Look, it’s great that some groups are printing up material that brothers can use in case somebody decides to ask them about Freemasonry. But it occurred to me after last night’s Masonic Central podcast that we are expecting people to ask questions such as “What is Freemasonry” and “Why do you have those symbols?” and “Where can I get a petition?”

As if.

In my own experience as a student of human nature, I think that the questions are going to be more along the lines of “Do you really drink blood out of a human skull?” or “What’s with the goat? Do you really have some kind of demon worship?” or “Don’t you feel silly dressing in those old-fashioned costumes?” or “What’s with the secrecy? Do you guys really stick together to fix parking tickets and stuff?” or “What’s the deal with the Holy Grail, the lost Templar Treasure, and the Denver Airport?” and of course, “Why is it that when Masons turn up in books and movies, there’s always a secret plot, and people end up getting killed?”

I’m just saying that maybe some of us might be over-preparing for the wrong questions.

Driving to work this morning, I was thinking about the Masonic Central show, and about some of the questions that co-host Greg Stewart posed, which he believed would be important for Masons to think about in the face of the possible public relations stories that might come of this. He asked things like “What is Freemasonry? What do you get out of it? How does it make you a better person? What about the fraternity has kept your interest? What good things do you see it providing?”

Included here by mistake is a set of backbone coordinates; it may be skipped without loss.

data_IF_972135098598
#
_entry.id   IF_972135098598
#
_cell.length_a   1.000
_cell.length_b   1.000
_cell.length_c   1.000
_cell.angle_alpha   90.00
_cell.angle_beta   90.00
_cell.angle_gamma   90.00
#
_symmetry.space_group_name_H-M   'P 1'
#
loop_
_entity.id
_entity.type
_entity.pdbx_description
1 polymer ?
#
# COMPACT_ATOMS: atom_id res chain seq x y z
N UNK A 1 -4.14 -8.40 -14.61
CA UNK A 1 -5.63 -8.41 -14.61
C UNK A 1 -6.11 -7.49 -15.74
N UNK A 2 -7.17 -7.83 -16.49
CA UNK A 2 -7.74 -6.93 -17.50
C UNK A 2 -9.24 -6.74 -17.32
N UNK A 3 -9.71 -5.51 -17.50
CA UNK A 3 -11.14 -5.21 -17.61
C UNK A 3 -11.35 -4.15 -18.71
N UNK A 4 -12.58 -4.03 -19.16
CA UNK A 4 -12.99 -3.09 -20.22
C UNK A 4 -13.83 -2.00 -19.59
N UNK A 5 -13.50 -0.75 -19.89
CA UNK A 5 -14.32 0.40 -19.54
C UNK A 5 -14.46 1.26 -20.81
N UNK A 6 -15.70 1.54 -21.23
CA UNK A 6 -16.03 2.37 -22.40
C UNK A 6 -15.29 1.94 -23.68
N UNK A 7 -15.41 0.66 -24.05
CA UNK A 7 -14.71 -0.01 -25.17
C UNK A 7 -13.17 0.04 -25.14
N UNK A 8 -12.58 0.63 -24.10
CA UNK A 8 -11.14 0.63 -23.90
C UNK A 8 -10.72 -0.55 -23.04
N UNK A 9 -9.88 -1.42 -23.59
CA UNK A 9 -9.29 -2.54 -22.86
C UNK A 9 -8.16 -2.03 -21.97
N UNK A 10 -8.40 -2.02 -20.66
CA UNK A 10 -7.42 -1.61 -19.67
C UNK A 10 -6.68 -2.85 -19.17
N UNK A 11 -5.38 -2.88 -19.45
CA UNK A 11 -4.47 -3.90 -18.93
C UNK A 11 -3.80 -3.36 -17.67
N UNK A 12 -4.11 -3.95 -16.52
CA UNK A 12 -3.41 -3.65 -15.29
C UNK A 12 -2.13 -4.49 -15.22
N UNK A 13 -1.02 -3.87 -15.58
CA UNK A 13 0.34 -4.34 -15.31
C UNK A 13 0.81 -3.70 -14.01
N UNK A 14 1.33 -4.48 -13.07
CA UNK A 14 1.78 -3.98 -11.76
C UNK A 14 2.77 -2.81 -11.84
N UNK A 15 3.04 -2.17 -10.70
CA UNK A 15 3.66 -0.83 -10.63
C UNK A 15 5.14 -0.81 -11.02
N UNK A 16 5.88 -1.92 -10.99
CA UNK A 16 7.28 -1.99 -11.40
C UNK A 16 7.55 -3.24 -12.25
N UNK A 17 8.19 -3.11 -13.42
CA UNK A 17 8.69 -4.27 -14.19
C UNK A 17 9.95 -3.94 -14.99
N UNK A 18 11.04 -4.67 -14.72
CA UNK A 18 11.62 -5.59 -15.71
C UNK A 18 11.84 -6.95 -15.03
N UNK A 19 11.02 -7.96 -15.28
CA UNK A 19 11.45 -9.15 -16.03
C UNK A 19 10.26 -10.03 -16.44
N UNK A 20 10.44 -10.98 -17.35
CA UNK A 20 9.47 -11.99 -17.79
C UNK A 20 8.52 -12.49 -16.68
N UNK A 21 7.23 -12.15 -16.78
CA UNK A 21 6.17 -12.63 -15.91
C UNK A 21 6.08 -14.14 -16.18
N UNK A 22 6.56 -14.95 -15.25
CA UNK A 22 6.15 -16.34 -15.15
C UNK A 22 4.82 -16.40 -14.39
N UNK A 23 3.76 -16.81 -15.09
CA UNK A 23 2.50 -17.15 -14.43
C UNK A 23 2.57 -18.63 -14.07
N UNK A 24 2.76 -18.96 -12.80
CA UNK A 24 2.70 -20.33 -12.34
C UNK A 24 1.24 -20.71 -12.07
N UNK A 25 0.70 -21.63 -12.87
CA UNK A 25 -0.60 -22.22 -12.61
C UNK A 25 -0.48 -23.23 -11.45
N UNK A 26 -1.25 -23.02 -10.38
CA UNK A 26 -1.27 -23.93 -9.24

Fellow guest Tim Bryce had a great explanation of our fraternity, almost elegant in its simplicity:

“Freemasonry is a Brotherhood of men who share common values, and who are interested in improving themselves, their community, and the world at large.”

After hearing this, it made me think that perhaps it’s more important for us, as Freemasons, to answer these questions for ourselves. Only when we know the answers to our own questions will we be able to answer — in the most positive light — the questions of the interested and curious.

Masonic Media: Secret messages in commercial broadcasts

April 15, 2009 2 comments

I thought that the X-Files and its short-lived spin-off Millenium was the last major attempt by Freemasons to pass instructions coded into broadcast media, but as I was watching television the other night, I saw what can only be a resumption of those messages.

Amateur students of Masonic Konspiracies have most likely missed the commercial  tie-in of Burger King and Spongebob Squarepants, but it did not escape me that this is a blatant attempt to pass along coded messages, and perhaps to insinuate the hidden Masonic agendas into our youth culture.

For those who may have missed the commercials, they are an ingenious method indeed; most adults would not bother to watch commercials aimed at pre-teens, and what could be a more innocuous cartoon than Spongebob? That’s the genius of the plan.